It seems more like he’s connecting dots than drawing a real picture of anything. Seems like conjecture and voodoo reporting. I don’t see the article providing anything adequate to convince me that the coup was not done legally.

    If every person involved were incredibly evil, which I do not believe, it doesn’t change the legality of the action. As a US citizen I’m well aware that it is often the evil and corrupt who are best able to work within the confines of the law to achieve their ends. Intent does not change legality.

  • this? I thought I posted it but maybe not:

    On TV, Honduran Generals Explain Their Role in Coup

    Published: August 4, 2009

    At the same time, another defense ministry official said, the officers responsible for the decision to load Mr. Zelaya onto a plane to Costa Rica on June 28 could face charges of abusing their authority because their orders were to present the ousted president for trial.

    I hadn’t seen that before about a trial. What do you think of the last paragraph?

  • That last paragraph, for a general from the Honduras, seems like an odd thing to say unless he was being told that by some US backers or he heard some intent by Chavez to initiate a plan in the US. Of course now I’m venturing into the realm of conjecture and voodoo since I really know nothing of his reason for saying that… they just seem like the only two explanations. Of course he could just be hoping that people in the US will see it and throw some actual support behind the post-Zelaya government.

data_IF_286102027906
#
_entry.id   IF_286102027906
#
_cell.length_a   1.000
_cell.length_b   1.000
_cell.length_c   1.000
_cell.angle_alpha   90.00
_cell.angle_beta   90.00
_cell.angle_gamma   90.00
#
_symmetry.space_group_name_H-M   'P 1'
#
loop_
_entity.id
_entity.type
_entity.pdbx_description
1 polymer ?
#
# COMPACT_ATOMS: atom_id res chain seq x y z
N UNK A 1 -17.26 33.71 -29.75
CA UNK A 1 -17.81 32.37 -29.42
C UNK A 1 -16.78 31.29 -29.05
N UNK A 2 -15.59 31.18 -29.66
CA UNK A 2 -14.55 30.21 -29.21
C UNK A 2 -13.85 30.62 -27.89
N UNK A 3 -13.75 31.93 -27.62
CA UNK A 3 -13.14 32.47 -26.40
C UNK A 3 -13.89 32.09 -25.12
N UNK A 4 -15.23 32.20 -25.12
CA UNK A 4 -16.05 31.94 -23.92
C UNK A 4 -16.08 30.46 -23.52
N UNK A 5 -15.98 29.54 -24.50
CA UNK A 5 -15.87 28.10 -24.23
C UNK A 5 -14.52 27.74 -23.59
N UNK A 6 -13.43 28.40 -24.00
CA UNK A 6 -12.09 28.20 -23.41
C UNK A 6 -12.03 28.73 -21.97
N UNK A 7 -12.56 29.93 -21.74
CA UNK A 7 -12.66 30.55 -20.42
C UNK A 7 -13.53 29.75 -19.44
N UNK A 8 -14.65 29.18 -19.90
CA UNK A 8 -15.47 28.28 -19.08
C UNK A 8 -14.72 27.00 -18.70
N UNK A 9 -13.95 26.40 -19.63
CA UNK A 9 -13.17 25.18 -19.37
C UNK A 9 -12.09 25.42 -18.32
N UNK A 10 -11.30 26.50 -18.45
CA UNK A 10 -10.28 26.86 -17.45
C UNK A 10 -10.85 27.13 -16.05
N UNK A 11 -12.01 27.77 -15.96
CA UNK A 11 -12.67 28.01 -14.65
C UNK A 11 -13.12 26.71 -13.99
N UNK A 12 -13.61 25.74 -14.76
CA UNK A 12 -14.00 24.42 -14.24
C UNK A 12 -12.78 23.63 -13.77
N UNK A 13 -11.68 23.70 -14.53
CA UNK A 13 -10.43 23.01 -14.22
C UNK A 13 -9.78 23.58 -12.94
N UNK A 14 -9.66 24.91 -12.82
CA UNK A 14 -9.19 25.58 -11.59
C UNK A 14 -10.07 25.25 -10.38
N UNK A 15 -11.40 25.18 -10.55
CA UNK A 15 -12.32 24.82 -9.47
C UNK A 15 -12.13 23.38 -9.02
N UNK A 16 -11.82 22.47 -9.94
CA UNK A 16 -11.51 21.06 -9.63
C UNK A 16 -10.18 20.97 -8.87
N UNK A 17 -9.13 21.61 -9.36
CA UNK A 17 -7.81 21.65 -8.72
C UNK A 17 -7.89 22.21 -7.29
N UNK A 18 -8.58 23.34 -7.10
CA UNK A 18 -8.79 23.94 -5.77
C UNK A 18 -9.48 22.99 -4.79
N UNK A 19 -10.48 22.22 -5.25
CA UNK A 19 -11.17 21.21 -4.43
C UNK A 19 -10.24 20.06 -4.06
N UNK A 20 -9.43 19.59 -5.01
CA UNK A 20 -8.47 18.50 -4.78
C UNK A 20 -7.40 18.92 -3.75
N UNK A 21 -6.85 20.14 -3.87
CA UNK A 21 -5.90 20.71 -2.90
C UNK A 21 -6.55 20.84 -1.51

You may have posted it, but to be honest I don’t always read every link. There are only so many hours in a day ;D and I’m trying to get through the health care bill this weekend. Weekend is catch up time. If somebody responds directly to me with a link I typically take the time to read it, otherwise it’s catch as catch can.

    It seems like the military role was reasonable based on that link and I’m glad to see that the people violating orders may be brought up on charges.

  • Finally, news you can trust on the subject! They’ve got like the REAL birth certificate. So? Like REAL, you know what I’m sayin’? Also I don’t think they should be digging up JFK. Like gross. You know what I’m sayin’? And doesn’t that Brad thing suck the big one? Also, who’s Adkins? The MJ thing? Puh_leez. Everybody knowz what happened. The fairies took him. Gotta go. OUtta here. National Inquirer hits the stands today. Gotta have it. Ya know what I’m sayin’?

  • You know, of course, that there have been arrests and violence toward demonstrators protesting the eviction of Zaleya. That speaks to the respect for law of the coup merchants. You should also know that there’s no clause in the constitution that calls for exiling the ‘violator’ of Article 239 of the Constitution. That’s an extraordinary remedy. How would Zaleya get his day in court exiled? But a day in court was not going to happen and if it did, the Honduras Supreme Court has an unsavory reputation.

    Saying this was legal because of a vote that was clearly corrupted (see below) based on a constitutional provision that’s not applicable (since this vote was to be non binding) when it was conducted by military leaders with histories of human rights violations is not persuasive.

    Article 239 of the Honduras Constitution (original 1982 which is the valid passaage), is odd in that it calls for the removal of powers of public figure who attempts to reform the constitutional provisions barring presidential succession. Two points: 1) this was a non binding vote and would not invoke this clause and 2) it was reasonable as an approach to setting the stage to modify the constitution. What an unreasonable clause and what a remedy, removal from office.